Greising: Trying to Measure Depth of COVID Hole With No Yardsticks

The data is murky enough, and the course of the disease so unknowable, that no one quite yet knows what exactly we're looking at.

Mayor Lori Lightfoot (Chris Sweda-Pool/Getty Images)

BGA President David Greising writes a regular column for Crain's Chicago Business.

Mayor Lori Lightfoot has made it clear that protecting lives is a consuming passion as she leads Chicago through the COVID-19 pandemic. Behind that all-important purpose, keeping the city solvent is a high purpose, too.

Protecting Chicago's fiscal health is a big undertaking even in typical times. There's a reason Chicago's credit rating has hovered at or near "junk" status in recent years. And Moody's last year called Chicago and Detroit the two cities in the country least prepared for a recession.

There are recessions, and there are—whatever is happening to the economy right now. Two straight weeks with 6.6 million new jobless claims nationwide. A virtual shutdown in travel; very little trade. Stay-at-home orders affecting 95 percent of the U.S. population.

Chicago is getting hit hard: The $1.56 billion Lightfoot expects in federal aid is targeted chiefly at reimbursing losses arising from coronavirus. The mayor is pushing to get through this without city layoffs—and counting on spending by 30,000 city workers to be a factor in recovery.

Fortunately for Lightfoot, her economic team—headed by Chief Financial Officer Jennie Huang Bennett and Budget Director Susie Park—had a head start on coronavirus. Late last year, they conducted planning for varying degrees of economic crisis.

The worst-case scenario for at least some parts of city government, Bennett says in an interview, was this: "What happens if we get no revenues for a certain period of time?"

That may have sounded extreme then. These days, it's closer to a description of what is happening in certain areas.

In the weeks since coronavirus hit the U.S., last year's planning work is coming in handy. "If we hadn't had that in place, it would have been difficult to do some of the analysis we need now," Park says.

Lightfoot in a press call April 9 said the earliest days of the COVID-19 outbreak had her spending considerable time comparing notes with counterparts in Los Angeles, San Francisco, Seattle and New York City. She was looking for comparables as Chicago's case count climbed.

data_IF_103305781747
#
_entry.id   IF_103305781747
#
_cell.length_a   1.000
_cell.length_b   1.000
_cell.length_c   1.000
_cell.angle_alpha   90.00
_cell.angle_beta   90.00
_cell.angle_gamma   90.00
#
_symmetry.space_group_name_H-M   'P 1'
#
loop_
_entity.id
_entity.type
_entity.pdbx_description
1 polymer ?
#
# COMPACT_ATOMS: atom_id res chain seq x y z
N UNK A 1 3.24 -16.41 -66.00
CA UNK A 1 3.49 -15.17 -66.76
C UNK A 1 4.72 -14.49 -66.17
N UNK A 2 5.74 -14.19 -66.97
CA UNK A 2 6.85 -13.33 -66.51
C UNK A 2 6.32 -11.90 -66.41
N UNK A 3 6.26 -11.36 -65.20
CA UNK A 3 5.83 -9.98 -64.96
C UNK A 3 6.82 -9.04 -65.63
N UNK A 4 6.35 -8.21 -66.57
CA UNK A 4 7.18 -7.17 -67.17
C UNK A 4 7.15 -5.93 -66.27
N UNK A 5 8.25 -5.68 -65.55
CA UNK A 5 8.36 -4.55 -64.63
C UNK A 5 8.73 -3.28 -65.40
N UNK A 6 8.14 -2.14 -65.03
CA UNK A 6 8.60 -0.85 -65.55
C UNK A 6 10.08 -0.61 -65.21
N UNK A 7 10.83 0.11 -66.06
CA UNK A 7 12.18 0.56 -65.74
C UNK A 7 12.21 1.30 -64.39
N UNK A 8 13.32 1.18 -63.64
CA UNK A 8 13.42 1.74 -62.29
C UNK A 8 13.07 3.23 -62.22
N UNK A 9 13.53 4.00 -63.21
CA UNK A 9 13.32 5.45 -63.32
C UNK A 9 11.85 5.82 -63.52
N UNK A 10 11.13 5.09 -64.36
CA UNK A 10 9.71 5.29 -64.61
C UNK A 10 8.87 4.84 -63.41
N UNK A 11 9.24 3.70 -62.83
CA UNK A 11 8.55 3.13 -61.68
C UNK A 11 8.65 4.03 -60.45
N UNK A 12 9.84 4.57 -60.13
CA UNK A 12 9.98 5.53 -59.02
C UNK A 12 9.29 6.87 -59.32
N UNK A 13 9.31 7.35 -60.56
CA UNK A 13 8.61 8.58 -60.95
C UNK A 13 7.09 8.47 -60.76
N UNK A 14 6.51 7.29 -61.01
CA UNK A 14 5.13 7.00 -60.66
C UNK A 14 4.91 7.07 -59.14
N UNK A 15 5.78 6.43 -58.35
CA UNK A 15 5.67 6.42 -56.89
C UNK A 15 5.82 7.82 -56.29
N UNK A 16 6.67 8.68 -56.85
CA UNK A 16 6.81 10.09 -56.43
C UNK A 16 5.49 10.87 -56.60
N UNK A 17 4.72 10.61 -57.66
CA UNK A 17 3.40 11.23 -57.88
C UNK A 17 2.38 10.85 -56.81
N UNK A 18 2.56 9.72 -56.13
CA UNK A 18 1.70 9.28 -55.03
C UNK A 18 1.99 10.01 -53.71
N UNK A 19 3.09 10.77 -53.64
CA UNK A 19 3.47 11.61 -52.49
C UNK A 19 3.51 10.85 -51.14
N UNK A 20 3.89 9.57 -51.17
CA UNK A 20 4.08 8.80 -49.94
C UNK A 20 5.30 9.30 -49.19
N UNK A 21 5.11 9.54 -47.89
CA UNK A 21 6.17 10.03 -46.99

Likewise, Bennett and Park turned to reliable sources: contacts at the Federal Reserve, the big banks, the credit rating agencies and the global Organization for Economic Cooperation & Development.

Despite the helpful data, it still is too early to estimate the impact on Chicago from the looming recession. Meanwhile, the city is busy managing cash flow—making certain to collect every dollar available and minimizing losses. One tricky big-ticket item: leases at the airports. Negotiations with the airlines are never easy, and the city today is negotiating with airlines to collect those payments, even though very few passengers are coming and going.

Lightfoot in her press call referred to a "yin and yang," saying that many revenues are down from, say, restaurants and entertainment, but they're up in other places. Revenues from the city's "cloud tax," levied on streaming services, are zooming.

Federal spending will make up for some of the lost revenue. The $470 million to Chicago from the federal Coronavirus Relief Fund is the biggest single item. But most of the money from Uncle Sam is intended to cover COVID-19-related costs. Its net economic impact may be limited.

And despite the efforts by Park, Bennett and others to plan and respond, there still are some big unknowns. The Federal Aviation Administration has allocated $10 billion for airports, but the city doesn't yet know how much O'Hare and Midway will get.

In their effort to project forward, Park and Bennett have looked back, digging up revenue and expense data from past economic shocks. The 9/11 attacks and the SARS pandemic—a respiratory disease that in 2003 affected 26 countries, including the U.S.—were not very instructive. Chicago's diverse economy was resistant to both.

But the Great Recession, which finally ended in 2009, hit Chicago hard, and Park and Bennett are worried this one could have similar effects. "We're taking that experience and adjusting it for what we're looking at now," Bennett says.

The data is murky enough, and the course of the disease so unknowable, that no one quite yet knows what exactly we're looking at.